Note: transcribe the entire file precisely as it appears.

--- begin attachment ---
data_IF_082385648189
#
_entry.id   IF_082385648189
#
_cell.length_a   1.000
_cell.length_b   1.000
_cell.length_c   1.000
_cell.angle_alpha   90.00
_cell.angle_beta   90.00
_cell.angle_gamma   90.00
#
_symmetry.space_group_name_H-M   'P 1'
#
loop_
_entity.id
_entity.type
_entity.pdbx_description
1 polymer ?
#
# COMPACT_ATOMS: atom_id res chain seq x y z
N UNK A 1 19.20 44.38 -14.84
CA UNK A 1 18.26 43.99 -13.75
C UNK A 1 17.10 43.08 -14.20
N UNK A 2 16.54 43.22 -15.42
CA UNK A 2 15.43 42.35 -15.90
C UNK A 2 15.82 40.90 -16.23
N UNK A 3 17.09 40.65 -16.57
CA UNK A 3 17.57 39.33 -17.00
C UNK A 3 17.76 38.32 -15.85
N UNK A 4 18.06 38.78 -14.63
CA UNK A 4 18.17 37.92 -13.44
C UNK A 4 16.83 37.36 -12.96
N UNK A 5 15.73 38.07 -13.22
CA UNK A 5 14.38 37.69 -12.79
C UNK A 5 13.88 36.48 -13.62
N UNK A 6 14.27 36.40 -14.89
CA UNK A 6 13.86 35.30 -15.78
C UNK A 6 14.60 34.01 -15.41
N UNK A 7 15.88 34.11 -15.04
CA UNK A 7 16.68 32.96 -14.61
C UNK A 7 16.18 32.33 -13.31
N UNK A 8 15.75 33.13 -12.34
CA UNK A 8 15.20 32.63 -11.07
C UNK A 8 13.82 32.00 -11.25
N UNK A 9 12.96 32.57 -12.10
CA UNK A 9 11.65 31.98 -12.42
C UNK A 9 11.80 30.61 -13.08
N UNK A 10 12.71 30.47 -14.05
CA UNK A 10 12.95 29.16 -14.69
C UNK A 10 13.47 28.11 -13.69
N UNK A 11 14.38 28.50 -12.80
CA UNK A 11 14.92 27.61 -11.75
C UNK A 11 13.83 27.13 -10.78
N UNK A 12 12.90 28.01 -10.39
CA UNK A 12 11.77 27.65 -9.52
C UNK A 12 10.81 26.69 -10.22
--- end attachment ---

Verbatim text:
data_IF_082385648189
#
_entry.id   IF_082385648189
#
_cell.length_a   1.000
_cell.length_b   1.000
_cell.length_c   1.000
_cell.angle_alpha   90.00
_cell.angle_beta   90.00
_cell.angle_gamma   90.00
#
_symmetry.space_group_name_H-M   'P 1'
#
loop_
_entity.id
_entity.type
_entity.pdbx_description
1 polymer ?
#
# COMPACT_ATOMS: atom_id res chain seq x y z
N UNK A 1 19.20 44.38 -14.84
CA UNK A 1 18.26 43.99 -13.75
C UNK A 1 17.10 43.08 -14.20
N UNK A 2 16.54 43.22 -15.42
CA UNK A 2 15.43 42.35 -15.90
C UNK A 2 15.82 40.90 -16.23
N UNK A 3 17.09 40.65 -16.57
CA UNK A 3 17.57 39.33 -17.00
C UNK A 3 17.76 38.32 -15.85
N UNK A 4 18.06 38.78 -14.63
CA UNK A 4 18.17 37.92 -13.44
C UNK A 4 16.83 37.36 -12.96
N UNK A 5 15.73 38.07 -13.22
CA UNK A 5 14.38 37.69 -12.79
C UNK A 5 13.88 36.48 -13.62
N UNK A 6 14.27 36.40 -14.89
CA UNK A 6 13.86 35.30 -15.78
C UNK A 6 14.60 34.01 -15.41
N UNK A 7 15.88 34.11 -15.04
CA UNK A 7 16.68 32.96 -14.61
C UNK A 7 16.18 32.33 -13.31
N UNK A 8 15.75 33.13 -12.34
CA UNK A 8 15.20 32.63 -11.07
C UNK A 8 13.82 32.00 -11.25
N UNK A 9 12.96 32.57 -12.10
CA UNK A 9 11.65 31.98 -12.42
C UNK A 9 11.80 30.61 -13.08
N UNK A 10 12.71 30.47 -14.05
CA UNK A 10 12.95 29.16 -14.69
C UNK A 10 13.47 28.11 -13.69
N UNK A 11 14.38 28.50 -12.80
CA UNK A 11 14.92 27.61 -11.75
C UNK A 11 13.83 27.13 -10.78
N UNK A 12 12.90 28.01 -10.39
CA UNK A 12 11.77 27.65 -9.52
C UNK A 12 10.81 26.69 -10.22